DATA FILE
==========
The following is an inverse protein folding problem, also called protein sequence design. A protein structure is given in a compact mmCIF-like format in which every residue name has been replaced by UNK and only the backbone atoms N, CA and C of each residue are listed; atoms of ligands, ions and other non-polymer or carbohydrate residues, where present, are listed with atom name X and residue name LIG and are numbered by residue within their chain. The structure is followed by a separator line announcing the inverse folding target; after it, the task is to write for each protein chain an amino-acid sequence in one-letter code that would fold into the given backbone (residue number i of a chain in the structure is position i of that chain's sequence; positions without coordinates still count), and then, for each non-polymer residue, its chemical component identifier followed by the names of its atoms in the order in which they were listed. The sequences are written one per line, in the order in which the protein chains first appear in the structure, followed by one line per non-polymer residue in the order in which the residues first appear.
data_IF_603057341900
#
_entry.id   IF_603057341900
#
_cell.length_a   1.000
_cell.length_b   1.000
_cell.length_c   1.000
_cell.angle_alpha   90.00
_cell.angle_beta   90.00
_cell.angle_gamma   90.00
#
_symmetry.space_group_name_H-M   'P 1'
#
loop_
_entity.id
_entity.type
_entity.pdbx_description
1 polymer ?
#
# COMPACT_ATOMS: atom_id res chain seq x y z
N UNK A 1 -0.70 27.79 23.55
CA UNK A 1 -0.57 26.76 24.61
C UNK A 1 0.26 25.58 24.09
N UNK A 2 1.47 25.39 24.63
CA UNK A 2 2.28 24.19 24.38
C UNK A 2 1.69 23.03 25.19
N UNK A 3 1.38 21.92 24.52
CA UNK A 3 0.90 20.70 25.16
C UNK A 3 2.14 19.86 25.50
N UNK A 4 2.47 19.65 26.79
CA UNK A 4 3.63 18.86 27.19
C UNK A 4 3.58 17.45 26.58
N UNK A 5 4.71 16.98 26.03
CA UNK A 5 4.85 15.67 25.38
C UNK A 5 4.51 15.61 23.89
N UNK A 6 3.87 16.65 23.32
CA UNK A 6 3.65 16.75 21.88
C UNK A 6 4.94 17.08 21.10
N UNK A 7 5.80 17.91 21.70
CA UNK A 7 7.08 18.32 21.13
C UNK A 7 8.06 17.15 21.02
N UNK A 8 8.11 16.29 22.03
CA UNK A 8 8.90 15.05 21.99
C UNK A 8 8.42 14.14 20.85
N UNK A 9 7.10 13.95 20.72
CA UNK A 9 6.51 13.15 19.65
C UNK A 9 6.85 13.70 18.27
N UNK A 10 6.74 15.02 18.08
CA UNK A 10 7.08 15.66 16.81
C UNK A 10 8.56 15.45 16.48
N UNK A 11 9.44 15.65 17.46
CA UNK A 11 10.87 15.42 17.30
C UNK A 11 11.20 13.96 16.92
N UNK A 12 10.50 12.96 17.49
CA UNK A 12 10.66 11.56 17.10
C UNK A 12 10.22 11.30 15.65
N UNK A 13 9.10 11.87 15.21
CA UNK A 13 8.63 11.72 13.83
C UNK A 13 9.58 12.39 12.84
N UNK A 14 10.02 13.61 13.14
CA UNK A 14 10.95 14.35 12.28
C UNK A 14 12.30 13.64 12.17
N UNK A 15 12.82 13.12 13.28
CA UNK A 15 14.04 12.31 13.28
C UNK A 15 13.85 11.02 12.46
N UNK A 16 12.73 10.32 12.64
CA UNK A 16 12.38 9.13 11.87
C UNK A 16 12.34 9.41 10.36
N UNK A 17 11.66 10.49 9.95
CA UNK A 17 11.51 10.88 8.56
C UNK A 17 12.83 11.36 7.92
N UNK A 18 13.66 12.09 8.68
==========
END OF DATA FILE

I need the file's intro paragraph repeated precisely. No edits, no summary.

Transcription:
The following is an inverse protein folding problem, also called protein sequence design. A protein structure is given in a compact mmCIF-like format in which every residue name has been replaced by UNK and only the backbone atoms N, CA and C of each residue are listed; atoms of ligands, ions and other non-polymer or carbohydrate residues, where present, are listed with atom name X and residue name LIG and are numbered by residue within their chain. The structure is followed by a separator line announcing the inverse folding target; after it, the task is to write for each protein chain an amino-acid sequence in one-letter code that would fold into the given backbone (residue number i of a chain in the structure is position i of that chain's sequence; positions without coordinates still count), and then, for each non-polymer residue, its chemical component identifier followed by the names of its atoms in the order in which they were listed. The sequences are written one per line, in the order in which the protein chains first appear in the structure, followed by one line per non-polymer residue in the order in which the residues first appear.